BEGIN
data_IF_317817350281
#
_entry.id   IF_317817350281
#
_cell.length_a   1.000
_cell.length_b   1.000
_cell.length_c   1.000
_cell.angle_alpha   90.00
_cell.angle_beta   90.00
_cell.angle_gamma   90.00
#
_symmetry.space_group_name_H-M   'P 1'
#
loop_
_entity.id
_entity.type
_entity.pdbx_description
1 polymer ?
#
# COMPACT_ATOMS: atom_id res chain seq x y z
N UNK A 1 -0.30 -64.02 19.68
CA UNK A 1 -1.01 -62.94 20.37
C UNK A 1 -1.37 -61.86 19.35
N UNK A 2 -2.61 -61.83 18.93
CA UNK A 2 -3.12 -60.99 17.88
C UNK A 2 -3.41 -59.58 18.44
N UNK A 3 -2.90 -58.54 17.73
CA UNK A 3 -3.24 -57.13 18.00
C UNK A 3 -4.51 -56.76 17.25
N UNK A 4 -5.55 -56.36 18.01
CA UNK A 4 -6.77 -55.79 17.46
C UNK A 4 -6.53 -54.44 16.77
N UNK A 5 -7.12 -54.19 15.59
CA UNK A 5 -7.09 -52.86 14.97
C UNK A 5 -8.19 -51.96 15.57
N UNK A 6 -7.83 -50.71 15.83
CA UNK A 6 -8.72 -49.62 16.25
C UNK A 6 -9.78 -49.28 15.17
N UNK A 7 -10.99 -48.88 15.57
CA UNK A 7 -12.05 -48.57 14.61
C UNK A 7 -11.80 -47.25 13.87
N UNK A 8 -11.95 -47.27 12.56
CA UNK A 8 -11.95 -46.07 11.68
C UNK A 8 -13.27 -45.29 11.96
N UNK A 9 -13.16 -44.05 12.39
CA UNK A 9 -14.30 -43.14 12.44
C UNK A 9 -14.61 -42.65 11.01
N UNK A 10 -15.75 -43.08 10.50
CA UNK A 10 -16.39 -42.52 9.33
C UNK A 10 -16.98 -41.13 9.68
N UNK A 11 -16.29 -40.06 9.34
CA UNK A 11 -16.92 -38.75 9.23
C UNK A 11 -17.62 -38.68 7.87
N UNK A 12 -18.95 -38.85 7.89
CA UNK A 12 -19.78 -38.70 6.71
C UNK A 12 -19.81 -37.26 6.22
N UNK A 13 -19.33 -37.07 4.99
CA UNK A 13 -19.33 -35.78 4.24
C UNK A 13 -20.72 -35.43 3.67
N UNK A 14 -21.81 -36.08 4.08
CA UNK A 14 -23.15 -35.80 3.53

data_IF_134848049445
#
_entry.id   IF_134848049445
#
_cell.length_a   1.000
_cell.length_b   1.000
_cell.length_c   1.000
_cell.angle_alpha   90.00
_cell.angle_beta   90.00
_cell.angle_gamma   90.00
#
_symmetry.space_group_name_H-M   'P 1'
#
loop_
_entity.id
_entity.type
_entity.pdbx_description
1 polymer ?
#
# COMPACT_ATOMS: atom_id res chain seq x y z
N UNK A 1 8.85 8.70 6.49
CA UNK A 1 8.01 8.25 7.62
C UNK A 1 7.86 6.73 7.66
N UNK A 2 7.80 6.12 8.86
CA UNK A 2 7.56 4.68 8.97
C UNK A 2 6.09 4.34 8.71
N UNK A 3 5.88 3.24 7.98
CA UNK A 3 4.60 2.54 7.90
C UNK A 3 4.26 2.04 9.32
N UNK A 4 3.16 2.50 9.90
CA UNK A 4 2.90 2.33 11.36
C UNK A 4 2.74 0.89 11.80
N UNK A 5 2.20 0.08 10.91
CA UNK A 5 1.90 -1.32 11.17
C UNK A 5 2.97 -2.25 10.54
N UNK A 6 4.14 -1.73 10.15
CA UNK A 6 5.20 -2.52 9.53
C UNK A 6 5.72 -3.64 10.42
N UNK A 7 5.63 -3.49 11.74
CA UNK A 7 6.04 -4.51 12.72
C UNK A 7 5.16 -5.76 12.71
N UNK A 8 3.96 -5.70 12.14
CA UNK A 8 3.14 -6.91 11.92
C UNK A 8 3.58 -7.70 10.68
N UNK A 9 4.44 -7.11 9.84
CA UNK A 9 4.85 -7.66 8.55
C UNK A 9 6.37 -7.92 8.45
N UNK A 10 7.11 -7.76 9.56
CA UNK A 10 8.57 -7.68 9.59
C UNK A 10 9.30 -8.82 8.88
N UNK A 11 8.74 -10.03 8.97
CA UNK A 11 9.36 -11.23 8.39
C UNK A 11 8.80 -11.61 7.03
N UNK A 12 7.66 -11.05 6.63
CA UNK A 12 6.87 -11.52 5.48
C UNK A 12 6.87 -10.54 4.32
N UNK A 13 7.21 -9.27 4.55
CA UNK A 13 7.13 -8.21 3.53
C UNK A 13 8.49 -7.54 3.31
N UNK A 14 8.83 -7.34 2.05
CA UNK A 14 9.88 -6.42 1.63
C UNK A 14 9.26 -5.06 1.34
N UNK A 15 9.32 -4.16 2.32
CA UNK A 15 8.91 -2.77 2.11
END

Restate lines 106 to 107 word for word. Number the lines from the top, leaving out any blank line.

N UNK A 9 4.44 -7.11 9.84
CA UNK A 9 4.85 -7.66 8.55